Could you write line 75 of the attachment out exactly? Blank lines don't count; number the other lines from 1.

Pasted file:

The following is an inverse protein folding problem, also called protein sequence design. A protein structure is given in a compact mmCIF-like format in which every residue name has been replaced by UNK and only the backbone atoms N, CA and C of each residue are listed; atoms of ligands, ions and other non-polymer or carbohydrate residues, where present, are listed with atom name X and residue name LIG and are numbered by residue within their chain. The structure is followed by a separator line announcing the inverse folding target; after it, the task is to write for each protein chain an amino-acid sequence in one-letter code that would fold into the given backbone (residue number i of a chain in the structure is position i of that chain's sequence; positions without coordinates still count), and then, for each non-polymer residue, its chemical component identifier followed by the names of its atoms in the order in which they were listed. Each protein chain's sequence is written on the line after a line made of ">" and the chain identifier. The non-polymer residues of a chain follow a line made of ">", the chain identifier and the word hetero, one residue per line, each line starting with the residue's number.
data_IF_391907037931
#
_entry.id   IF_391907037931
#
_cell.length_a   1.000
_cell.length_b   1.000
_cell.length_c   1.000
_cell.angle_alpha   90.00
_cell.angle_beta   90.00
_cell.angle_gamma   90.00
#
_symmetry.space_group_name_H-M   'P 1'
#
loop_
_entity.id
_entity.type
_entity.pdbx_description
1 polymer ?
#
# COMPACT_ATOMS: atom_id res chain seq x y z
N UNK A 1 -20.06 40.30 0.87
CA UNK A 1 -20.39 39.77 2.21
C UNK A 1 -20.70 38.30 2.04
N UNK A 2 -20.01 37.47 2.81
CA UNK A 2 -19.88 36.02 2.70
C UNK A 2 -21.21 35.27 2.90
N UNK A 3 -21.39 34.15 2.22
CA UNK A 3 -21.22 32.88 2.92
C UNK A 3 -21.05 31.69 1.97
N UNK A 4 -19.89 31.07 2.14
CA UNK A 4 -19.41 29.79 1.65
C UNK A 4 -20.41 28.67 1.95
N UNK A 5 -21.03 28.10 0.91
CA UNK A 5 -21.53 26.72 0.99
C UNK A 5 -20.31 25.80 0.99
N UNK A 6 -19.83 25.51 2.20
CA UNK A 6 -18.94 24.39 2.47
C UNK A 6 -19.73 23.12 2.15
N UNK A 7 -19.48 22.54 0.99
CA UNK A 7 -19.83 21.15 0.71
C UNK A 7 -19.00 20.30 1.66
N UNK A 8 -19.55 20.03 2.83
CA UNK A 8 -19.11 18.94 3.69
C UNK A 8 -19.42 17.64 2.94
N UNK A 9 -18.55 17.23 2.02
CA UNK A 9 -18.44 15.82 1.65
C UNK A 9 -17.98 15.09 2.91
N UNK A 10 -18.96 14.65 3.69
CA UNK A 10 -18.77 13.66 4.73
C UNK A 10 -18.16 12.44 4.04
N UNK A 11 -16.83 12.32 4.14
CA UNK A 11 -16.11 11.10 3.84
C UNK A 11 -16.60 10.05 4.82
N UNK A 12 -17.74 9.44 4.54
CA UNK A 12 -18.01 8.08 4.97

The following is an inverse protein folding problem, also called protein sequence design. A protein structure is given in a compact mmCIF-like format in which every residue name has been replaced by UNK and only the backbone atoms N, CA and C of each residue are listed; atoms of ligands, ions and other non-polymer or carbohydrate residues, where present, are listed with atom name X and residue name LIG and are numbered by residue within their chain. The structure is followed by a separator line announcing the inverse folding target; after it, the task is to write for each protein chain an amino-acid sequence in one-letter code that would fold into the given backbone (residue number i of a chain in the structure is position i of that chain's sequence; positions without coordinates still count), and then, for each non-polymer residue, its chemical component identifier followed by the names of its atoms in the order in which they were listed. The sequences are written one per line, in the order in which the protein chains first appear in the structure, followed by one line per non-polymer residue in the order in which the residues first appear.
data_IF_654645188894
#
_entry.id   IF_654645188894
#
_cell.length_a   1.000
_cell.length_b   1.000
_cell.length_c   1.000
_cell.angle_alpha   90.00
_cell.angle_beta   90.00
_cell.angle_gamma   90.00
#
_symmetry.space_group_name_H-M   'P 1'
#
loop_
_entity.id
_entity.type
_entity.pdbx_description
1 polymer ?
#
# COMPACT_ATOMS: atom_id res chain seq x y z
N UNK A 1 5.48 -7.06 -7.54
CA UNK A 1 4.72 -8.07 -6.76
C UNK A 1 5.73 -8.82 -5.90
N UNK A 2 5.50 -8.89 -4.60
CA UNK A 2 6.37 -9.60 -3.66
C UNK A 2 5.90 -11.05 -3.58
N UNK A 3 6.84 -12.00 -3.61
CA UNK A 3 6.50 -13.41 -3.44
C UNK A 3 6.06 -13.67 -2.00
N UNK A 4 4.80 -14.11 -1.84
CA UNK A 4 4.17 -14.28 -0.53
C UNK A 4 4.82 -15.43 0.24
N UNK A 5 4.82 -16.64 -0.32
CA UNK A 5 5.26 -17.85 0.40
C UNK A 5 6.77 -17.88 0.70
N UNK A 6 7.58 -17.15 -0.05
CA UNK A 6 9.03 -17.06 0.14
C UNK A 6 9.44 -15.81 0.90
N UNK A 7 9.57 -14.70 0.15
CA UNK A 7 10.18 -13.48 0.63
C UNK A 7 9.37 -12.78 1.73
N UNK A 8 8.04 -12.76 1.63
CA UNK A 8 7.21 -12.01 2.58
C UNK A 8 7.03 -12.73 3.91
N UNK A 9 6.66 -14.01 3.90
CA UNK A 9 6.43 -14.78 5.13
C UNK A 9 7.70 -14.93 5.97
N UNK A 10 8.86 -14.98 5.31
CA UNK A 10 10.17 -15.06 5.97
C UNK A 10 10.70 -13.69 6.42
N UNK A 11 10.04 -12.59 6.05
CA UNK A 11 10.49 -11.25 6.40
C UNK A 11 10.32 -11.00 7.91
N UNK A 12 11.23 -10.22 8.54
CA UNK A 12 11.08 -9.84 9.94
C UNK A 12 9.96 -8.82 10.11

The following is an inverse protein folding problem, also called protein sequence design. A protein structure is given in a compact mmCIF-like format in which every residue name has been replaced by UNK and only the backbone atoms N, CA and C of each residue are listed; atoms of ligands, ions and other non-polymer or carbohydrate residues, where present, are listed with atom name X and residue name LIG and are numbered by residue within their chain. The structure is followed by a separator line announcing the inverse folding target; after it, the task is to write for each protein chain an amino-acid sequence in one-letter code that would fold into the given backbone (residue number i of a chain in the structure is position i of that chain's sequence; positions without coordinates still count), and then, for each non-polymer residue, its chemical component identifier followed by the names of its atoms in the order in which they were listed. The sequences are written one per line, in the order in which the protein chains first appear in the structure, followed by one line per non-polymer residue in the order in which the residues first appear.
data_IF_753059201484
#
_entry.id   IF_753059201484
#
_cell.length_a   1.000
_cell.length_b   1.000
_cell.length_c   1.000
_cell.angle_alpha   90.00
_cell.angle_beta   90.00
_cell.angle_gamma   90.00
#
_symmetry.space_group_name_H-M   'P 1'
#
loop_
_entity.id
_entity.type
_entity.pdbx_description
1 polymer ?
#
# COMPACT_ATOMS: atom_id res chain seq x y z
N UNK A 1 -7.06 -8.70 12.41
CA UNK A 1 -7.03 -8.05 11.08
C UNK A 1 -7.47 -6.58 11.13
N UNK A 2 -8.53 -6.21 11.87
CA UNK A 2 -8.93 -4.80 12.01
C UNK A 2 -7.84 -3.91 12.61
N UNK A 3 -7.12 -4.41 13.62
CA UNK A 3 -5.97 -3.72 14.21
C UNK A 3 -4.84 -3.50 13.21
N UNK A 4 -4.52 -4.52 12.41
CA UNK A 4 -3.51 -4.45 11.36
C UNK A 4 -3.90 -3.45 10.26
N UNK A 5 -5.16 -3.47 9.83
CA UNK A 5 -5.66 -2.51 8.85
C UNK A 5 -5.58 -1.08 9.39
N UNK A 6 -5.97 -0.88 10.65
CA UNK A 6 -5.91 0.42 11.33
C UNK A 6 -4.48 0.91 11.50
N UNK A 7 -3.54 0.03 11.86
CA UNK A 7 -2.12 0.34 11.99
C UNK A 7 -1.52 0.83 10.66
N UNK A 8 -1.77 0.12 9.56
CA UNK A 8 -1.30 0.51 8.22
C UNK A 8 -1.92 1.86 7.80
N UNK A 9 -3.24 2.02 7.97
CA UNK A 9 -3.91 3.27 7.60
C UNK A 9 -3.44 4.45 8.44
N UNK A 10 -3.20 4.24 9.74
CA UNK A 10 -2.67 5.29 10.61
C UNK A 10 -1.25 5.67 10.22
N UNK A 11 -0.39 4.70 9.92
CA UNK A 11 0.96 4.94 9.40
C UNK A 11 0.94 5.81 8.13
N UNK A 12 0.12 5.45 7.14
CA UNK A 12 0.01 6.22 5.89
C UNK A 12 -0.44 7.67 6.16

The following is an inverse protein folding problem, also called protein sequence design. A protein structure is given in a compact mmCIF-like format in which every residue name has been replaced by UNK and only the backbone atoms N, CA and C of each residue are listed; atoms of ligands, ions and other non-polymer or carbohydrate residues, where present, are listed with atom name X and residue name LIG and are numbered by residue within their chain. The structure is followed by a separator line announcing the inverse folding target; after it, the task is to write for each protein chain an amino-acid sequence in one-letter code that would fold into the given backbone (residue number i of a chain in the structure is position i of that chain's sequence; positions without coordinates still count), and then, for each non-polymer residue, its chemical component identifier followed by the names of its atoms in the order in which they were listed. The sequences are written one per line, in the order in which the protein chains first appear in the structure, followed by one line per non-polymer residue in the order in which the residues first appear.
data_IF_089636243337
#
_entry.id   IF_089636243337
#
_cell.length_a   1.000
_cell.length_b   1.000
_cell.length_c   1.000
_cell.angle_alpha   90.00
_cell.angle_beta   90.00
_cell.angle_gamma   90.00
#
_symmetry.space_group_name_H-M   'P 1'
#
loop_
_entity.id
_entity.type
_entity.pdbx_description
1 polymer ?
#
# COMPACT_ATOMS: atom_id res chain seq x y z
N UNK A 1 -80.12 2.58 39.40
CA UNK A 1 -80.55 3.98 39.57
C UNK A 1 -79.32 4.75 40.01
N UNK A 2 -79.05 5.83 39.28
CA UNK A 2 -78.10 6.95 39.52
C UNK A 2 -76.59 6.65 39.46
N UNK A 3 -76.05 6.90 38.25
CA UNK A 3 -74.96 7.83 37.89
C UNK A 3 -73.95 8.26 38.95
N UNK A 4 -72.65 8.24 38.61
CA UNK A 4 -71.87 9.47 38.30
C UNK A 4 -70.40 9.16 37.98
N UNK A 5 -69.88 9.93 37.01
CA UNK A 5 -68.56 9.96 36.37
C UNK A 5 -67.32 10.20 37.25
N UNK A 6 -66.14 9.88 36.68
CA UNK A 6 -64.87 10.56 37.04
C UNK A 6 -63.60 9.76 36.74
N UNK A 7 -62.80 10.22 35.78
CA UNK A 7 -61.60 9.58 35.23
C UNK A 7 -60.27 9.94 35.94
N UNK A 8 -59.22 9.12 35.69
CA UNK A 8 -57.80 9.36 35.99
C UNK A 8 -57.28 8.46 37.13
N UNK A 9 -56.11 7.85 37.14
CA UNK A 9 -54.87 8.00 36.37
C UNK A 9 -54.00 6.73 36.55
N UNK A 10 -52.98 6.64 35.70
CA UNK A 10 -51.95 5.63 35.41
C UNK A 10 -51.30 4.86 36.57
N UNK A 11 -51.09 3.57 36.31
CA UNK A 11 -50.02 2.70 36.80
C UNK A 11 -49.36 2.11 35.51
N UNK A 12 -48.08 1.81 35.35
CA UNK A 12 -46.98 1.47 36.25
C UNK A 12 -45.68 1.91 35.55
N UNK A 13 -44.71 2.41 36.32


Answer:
1 polymer ?